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Ditch the Paper, Part 2

Wed, 06/20/2012 - 1:32pm
NICK SPRAU, Metafile Information Systems

By NICK SPRAU, Metafile Information Systems

NICK SPRAUThis is part two of a two-part piece. Part one can be found here.

When considering paperless enterprise resource planning (ERP), executives should ask themselves and their technology partners the following questions:

  1. What is the company’s current cost to process an invoice? How long does it take and what is the dollar value of the man-hours required?
  2. How often does the company miss out on discounts that could be claimed by paying invoices by their due date? Collecting these discounts actually can make the accounts payable (AP) department a revenue generator.
  3. How much time does AP spend answering supplier inquiries because of lost invoices or not being paid on time? 
  4. Will automating accounts received (AR) improve cash flow as a result of implementing workflow procedures for order processing and customer service? Will the company get paid more promptly?

When considering the integration of a document-management solution with an ERP platform, executives should additionally consider these questions:

  1. What processes should be automated? Which processes for this company’s operations will provide the greatest return if they are automated?
  2. What is the implementation timeframe? How long will it take to set up a beta system to test new processes?
  3. How will the implementation be coordinated with the banks? The ERP system the company selects should have a module compatible with that of the company’s bank, so that custom programming can be avoided.
  4. How well does the ERP system integrate with the company’s point-of-sale and/or line-of-business systems?
  5. How well does the system handle currency when purchases are made from foreign suppliers?
  6. Have project managers obtained executive buy-in to change the processes?
  7. How extensive will the technology vendor’s training and implementation support be? The vendor should offer different layers of training for AP staff, order-entry staff and others as individual groups, rather than training one IT person and expecting that individual to train the others.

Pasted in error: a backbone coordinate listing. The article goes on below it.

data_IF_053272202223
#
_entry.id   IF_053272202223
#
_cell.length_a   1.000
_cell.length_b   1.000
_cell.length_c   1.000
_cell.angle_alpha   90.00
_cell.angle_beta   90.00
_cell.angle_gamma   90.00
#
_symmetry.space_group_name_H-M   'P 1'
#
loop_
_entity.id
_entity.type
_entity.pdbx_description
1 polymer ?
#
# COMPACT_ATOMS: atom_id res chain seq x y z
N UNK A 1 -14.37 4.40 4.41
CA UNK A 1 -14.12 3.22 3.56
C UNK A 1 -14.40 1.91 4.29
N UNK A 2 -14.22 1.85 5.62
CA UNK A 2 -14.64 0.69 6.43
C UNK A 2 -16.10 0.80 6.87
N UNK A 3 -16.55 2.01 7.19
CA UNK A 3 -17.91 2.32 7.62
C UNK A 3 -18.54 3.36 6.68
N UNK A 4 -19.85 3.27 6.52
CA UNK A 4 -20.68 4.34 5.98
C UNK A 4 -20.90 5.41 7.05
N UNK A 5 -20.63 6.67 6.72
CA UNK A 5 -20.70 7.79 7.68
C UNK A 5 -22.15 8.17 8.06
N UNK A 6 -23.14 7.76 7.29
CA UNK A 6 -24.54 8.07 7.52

Best Practices 

Manufacturers can use an integrated document management/ERP solution most effectively by adopting the following best practices:

  1. Encourage vendors to move away from paper and toward an electronic format by creating purchasing documents in a digital form from the start. Electronic invoices can be saved in PDF format so that they can’t be altered and then emailed to the company.
  2. Review the company’s processes to ensure that they are truly efficient. Automating a bad process simply makes a bad process faster.
  3. Centralize accounts payable processes. If possible, all vendors should send their invoices electronically to a central office so that individual branches don’t need to manage the documents. However, if invoices must be received at remote locations, they should be simply scanned and emailed from the remote locations and captured electronically at the central location, thus eliminating all paper shipping costs.
  4. Standardize the company’s review and approval process so that everyone can follow the same procedures and new employees will have workable guidelines. Electronic, web-based workflows assure that controls are efficiently put into place.
  5. Automate what can be automated and streamline the rest. Where purchasing or receiving does not have strict rules on a process, such as three-way matching, automating may be difficult, and the process should instead be simplified and standardized to the extent possible. Paperless technology can also significantly reduce the burden of those exceptions and complex processes that cannot be fully automated.
  6. Don’t try to make the initial implementation too large. Consider streamlining certain processes in phase one, automating in phase two, and streamlining and automating another area in phase three. Make sure the technology you choose is cost effective to implement in phase one, yet has the strength and capability to expand corporate-wide as you gain acceptance and prove the return on investment.
  7. Get executive leadership involved, and show them how they can easily gain visibility and business intelligence with the solution.
  8. Plan to expand the paperless ERP solution to other parts of the organization that currently maintain paper-based processes. This will help the cost justification process to more easily gain management approval and will maximize the company’s investment in a state-of-the-art document management system.
  9. By tossing out paper-based processes and automating a digital workflow, manufacturers can improve payment accuracy and productivity while substantially cutting costs.

What’s your take? Please feel free to leave a comment below. To read part one of this two-part series, please click here. For more information, please visit www.metafile.com.

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